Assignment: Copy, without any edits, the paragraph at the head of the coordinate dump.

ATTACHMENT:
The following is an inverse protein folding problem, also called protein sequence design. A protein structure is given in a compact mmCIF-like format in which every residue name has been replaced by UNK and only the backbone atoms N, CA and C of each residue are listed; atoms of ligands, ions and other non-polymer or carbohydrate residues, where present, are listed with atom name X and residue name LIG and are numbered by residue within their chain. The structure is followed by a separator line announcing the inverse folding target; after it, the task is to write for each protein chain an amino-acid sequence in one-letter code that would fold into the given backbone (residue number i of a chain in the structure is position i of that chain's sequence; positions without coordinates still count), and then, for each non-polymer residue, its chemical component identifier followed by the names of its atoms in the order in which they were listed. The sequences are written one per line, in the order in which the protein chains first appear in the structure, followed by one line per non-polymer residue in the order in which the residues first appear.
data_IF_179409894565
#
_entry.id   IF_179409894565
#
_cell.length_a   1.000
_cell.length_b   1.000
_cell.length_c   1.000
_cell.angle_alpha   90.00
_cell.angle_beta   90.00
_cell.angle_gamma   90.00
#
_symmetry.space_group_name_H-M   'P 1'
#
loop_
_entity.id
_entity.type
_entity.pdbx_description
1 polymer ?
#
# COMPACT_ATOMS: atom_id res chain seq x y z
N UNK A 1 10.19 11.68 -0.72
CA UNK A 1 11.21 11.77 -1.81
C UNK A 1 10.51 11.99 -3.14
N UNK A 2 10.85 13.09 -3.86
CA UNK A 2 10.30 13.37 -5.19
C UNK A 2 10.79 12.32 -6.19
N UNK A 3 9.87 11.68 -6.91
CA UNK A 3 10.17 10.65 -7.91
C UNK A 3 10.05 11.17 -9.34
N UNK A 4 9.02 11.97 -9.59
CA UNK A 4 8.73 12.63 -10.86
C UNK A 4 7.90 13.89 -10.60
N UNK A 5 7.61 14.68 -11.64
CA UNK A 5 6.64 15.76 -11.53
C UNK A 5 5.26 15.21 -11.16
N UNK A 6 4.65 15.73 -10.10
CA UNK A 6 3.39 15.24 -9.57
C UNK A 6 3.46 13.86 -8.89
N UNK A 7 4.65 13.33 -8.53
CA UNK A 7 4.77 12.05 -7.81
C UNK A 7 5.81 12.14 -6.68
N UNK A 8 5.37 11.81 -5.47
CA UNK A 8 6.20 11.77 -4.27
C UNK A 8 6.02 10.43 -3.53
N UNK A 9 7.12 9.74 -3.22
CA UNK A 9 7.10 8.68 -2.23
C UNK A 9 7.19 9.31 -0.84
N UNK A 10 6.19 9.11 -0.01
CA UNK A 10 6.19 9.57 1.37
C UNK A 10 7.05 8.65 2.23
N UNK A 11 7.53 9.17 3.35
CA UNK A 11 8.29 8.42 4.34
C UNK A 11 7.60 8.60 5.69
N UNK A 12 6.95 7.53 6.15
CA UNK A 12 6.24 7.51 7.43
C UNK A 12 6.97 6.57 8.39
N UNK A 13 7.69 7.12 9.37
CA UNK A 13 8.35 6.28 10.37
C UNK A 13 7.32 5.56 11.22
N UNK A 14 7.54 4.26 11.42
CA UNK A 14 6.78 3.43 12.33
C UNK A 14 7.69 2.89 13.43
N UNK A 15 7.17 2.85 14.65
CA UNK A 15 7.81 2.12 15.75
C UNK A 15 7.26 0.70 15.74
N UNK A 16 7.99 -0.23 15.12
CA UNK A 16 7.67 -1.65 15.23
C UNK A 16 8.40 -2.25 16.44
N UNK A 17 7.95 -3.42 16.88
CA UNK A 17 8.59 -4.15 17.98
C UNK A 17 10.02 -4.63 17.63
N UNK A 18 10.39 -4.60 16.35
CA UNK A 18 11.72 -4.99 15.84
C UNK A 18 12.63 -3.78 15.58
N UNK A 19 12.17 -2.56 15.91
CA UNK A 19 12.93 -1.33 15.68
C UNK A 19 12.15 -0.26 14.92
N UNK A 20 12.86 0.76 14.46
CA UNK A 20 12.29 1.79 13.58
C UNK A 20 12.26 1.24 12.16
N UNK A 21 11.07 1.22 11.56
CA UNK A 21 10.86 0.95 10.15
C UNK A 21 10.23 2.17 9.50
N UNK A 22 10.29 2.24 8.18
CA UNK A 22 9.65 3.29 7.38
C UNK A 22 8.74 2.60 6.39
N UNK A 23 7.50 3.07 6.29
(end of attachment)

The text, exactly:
The following is an inverse protein folding problem, also called protein sequence design. A protein structure is given in a compact mmCIF-like format in which every residue name has been replaced by UNK and only the backbone atoms N, CA and C of each residue are listed; atoms of ligands, ions and other non-polymer or carbohydrate residues, where present, are listed with atom name X and residue name LIG and are numbered by residue within their chain. The structure is followed by a separator line announcing the inverse folding target; after it, the task is to write for each protein chain an amino-acid sequence in one-letter code that would fold into the given backbone (residue number i of a chain in the structure is position i of that chain's sequence; positions without coordinates still count), and then, for each non-polymer residue, its chemical component identifier followed by the names of its atoms in the order in which they were listed. The sequences are written one per line, in the order in which the protein chains first appear in the structure, followed by one line per non-polymer residue in the order in which the residues first appear.